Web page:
Fifteen years of research on preventing HIV infection among injecting drug users: What we have learned, what we have not learned, what we have done, what we have not done

Don Des Jarlais, S. R. Friedman

Research output: Contribution to journalArticle

Abstract

Objective. Acquired immunodeficiency syndrome (AIDS) was formally identified among injecting drug users (IDUs) in 1981, and research on preventing human immunodeficiency virus (HIV) infection among drug injectors began shortly thereafter. At the time this research was begun, there was a general assumption that drug users (who were called drug abusers at that time) were too self-destructive and their behavior too chaotic for them to change their behavior to avoid infection with HIV. This chapter reviews the history of research on implementation of programs for prevention of HIV infection among IDUs. Methods. Reviews of both research and program implementation research were conducted. Consultative discussions of issues and findings were conducted with researchers in the United States and other countries. Results. An extremely large amount of useful information has accumulated during the past 15 years. We now know that the great majority of IDUs will change their injecting behavior in response to the threat of AIDS and that these behavior changes are effective in reducing HIV transmission among drug injectors. Additional insight is needed regarding the apparent insufficiency of some prevention programs to control HIV, the transmission dynamics of rapid HIV spread, and the persistence of moderate to high incidence of HIV infection in high seroprevalence populations. Despite the current research knowledge base, implementation of effective prevention programs in many countries is nonexistent to incomplete. Conclusion. The most important barrier to reducing HIV transmission among drug injectors is not a lack of knowledge but the failure to implement effective prevention programs in many parts of the world.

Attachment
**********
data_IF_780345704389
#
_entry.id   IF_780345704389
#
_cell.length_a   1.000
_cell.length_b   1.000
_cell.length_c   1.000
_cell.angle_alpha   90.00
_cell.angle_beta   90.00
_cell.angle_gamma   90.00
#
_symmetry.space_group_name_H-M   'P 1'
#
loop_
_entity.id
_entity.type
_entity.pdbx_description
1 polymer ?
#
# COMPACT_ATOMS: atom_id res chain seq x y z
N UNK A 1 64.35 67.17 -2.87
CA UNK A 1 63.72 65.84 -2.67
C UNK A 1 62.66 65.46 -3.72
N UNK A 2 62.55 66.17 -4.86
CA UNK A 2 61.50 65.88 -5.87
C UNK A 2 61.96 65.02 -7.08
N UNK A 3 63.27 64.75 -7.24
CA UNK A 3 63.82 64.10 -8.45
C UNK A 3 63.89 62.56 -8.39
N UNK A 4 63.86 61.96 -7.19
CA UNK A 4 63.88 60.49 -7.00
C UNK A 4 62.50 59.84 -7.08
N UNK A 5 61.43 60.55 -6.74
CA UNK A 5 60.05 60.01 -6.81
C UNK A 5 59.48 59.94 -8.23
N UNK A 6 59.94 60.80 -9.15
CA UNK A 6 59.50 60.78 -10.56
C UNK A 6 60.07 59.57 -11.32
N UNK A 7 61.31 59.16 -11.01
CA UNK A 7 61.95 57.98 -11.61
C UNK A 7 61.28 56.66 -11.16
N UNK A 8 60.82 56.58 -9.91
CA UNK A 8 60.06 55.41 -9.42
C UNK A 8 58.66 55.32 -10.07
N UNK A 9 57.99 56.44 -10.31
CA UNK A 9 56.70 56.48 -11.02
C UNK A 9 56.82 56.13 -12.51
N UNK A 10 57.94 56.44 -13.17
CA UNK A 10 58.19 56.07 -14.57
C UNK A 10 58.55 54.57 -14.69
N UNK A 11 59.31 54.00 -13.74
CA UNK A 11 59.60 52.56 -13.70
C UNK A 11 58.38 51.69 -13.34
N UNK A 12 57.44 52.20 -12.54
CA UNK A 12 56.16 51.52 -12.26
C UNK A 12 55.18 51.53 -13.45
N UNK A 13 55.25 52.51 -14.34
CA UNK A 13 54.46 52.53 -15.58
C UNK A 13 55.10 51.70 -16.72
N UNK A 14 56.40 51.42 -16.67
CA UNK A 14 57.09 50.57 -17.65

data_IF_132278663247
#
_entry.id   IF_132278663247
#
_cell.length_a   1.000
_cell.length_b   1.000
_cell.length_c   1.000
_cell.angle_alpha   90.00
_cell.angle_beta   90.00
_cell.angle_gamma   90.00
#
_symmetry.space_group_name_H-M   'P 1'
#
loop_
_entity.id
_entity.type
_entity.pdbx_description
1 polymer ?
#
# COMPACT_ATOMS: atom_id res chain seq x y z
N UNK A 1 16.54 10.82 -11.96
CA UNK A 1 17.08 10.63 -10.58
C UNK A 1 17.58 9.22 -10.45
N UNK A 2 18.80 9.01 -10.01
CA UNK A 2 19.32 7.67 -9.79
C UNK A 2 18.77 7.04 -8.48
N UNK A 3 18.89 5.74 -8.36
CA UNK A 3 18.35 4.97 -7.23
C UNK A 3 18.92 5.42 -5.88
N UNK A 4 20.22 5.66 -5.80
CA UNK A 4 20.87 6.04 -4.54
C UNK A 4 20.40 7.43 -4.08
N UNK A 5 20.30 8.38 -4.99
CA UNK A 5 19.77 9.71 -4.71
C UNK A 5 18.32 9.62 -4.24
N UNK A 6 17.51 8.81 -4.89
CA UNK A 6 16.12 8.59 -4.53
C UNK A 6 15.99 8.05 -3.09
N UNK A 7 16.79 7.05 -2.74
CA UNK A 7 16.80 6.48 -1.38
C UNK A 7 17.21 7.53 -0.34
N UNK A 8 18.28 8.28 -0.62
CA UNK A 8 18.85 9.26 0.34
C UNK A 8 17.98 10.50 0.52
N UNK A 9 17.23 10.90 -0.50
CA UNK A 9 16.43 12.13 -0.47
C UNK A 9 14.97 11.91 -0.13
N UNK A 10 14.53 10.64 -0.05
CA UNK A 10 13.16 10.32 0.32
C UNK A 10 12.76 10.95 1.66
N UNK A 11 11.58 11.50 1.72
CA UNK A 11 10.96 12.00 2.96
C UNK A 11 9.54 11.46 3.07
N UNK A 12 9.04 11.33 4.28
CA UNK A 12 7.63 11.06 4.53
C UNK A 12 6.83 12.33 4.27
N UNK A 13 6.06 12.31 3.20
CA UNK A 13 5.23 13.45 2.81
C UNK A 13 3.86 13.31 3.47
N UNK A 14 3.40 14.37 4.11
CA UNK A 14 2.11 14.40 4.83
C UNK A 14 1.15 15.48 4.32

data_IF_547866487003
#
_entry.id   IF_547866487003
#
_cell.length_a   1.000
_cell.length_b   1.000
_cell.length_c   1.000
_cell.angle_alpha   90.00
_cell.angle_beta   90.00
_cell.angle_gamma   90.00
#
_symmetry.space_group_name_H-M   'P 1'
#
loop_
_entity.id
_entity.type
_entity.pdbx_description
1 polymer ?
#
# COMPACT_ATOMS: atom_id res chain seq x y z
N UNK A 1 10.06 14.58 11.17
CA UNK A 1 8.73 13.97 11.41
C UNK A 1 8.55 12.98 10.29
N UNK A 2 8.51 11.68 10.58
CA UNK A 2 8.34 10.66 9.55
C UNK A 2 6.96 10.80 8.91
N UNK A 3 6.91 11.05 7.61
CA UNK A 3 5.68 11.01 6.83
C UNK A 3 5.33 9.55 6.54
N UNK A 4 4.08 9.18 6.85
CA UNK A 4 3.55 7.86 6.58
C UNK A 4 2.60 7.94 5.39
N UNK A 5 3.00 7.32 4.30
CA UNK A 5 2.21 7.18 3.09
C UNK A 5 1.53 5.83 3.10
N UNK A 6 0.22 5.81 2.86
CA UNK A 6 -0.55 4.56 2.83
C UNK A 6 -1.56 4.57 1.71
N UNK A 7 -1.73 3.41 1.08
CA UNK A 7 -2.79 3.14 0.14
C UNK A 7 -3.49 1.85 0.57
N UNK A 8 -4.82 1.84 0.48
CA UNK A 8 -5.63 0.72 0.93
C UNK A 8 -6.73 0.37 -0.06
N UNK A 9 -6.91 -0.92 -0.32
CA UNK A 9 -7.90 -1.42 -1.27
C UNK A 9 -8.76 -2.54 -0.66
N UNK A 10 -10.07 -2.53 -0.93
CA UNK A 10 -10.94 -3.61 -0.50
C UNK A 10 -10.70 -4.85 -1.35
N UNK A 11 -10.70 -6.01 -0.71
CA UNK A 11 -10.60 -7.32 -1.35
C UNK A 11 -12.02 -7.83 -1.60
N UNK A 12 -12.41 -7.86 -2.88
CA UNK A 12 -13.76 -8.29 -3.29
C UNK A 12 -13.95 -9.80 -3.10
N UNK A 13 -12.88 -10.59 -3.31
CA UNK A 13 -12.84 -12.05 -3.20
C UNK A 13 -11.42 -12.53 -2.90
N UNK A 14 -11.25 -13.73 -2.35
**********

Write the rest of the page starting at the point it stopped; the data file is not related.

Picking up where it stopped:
Original languageEnglish (US)
Pages (from-to)182-188
Number of pages7
JournalPublic Health Reports
Volume113
Issue numberSUPPL. 1
StatePublished - Dec 1 1998

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Virus Diseases
Drug Users
HIV
Research
Acquired Immunodeficiency Syndrome
Pharmaceutical Preparations
Self-Injurious Behavior
Knowledge Bases
Seroepidemiologic Studies
History
Research Personnel
Incidence
Infection
Population

ASJC Scopus subject areas

  • Public Health, Environmental and Occupational Health

Cite this

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title = "Fifteen years of research on preventing HIV infection among injecting drug users: What we have learned, what we have not learned, what we have done, what we have not done",
abstract = "Objective. Acquired immunodeficiency syndrome (AIDS) was formally identified among injecting drug users (IDUs) in 1981, and research on preventing human immunodeficiency virus (HIV) infection among drug injectors began shortly thereafter. At the time this research was begun, there was a general assumption that drug users (who were called drug abusers at that time) were too self-destructive and their behavior too chaotic for them to change their behavior to avoid infection with HIV. This chapter reviews the history of research on implementation of programs for prevention of HIV infection among IDUs. Methods. Reviews of both research and program implementation research were conducted. Consultative discussions of issues and findings were conducted with researchers in the United States and other countries. Results. An extremely large amount of useful information has accumulated during the past 15 years. We now know that the great majority of IDUs will change their injecting behavior in response to the threat of AIDS and that these behavior changes are effective in reducing HIV transmission among drug injectors. Additional insight is needed regarding the apparent insufficiency of some prevention programs to control HIV, the transmission dynamics of rapid HIV spread, and the persistence of moderate to high incidence of HIV infection in high seroprevalence populations. Despite the current research knowledge base, implementation of effective prevention programs in many countries is nonexistent to incomplete. Conclusion. The most important barrier to reducing HIV transmission among drug injectors is not a lack of knowledge but the failure to implement effective prevention programs in many parts of the world.",
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